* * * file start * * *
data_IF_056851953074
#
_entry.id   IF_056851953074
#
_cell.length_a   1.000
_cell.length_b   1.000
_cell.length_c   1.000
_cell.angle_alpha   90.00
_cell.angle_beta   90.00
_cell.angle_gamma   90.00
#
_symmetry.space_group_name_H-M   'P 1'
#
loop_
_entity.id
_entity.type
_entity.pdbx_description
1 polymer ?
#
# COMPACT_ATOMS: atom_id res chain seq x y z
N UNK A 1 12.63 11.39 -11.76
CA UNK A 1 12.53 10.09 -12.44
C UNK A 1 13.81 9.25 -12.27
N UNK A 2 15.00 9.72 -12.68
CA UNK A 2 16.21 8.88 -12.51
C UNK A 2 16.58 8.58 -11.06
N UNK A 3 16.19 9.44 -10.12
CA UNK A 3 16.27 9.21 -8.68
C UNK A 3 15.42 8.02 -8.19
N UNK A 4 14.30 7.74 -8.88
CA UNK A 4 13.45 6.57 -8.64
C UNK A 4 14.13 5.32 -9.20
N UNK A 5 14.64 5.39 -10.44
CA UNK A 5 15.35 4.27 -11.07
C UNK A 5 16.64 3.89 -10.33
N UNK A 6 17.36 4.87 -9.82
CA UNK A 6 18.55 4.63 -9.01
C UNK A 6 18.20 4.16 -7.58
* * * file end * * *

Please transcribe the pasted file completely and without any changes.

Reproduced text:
data_IF_056851953074
#
_entry.id   IF_056851953074
#
_cell.length_a   1.000
_cell.length_b   1.000
_cell.length_c   1.000
_cell.angle_alpha   90.00
_cell.angle_beta   90.00
_cell.angle_gamma   90.00
#
_symmetry.space_group_name_H-M   'P 1'
#
loop_
_entity.id
_entity.type
_entity.pdbx_description
1 polymer ?
#
# COMPACT_ATOMS: atom_id res chain seq x y z
N UNK A 1 12.63 11.39 -11.76
CA UNK A 1 12.53 10.09 -12.44
C UNK A 1 13.81 9.25 -12.27
N UNK A 2 15.00 9.72 -12.68
CA UNK A 2 16.21 8.88 -12.51
C UNK A 2 16.58 8.58 -11.06
N UNK A 3 16.19 9.44 -10.12
CA UNK A 3 16.27 9.21 -8.68
C UNK A 3 15.42 8.02 -8.19
N UNK A 4 14.30 7.74 -8.88
CA UNK A 4 13.45 6.57 -8.64
C UNK A 4 14.13 5.32 -9.20
N UNK A 5 14.64 5.39 -10.44
CA UNK A 5 15.35 4.27 -11.07
C UNK A 5 16.64 3.89 -10.33
N UNK A 6 17.36 4.87 -9.82
CA UNK A 6 18.55 4.63 -9.01
C UNK A 6 18.20 4.16 -7.58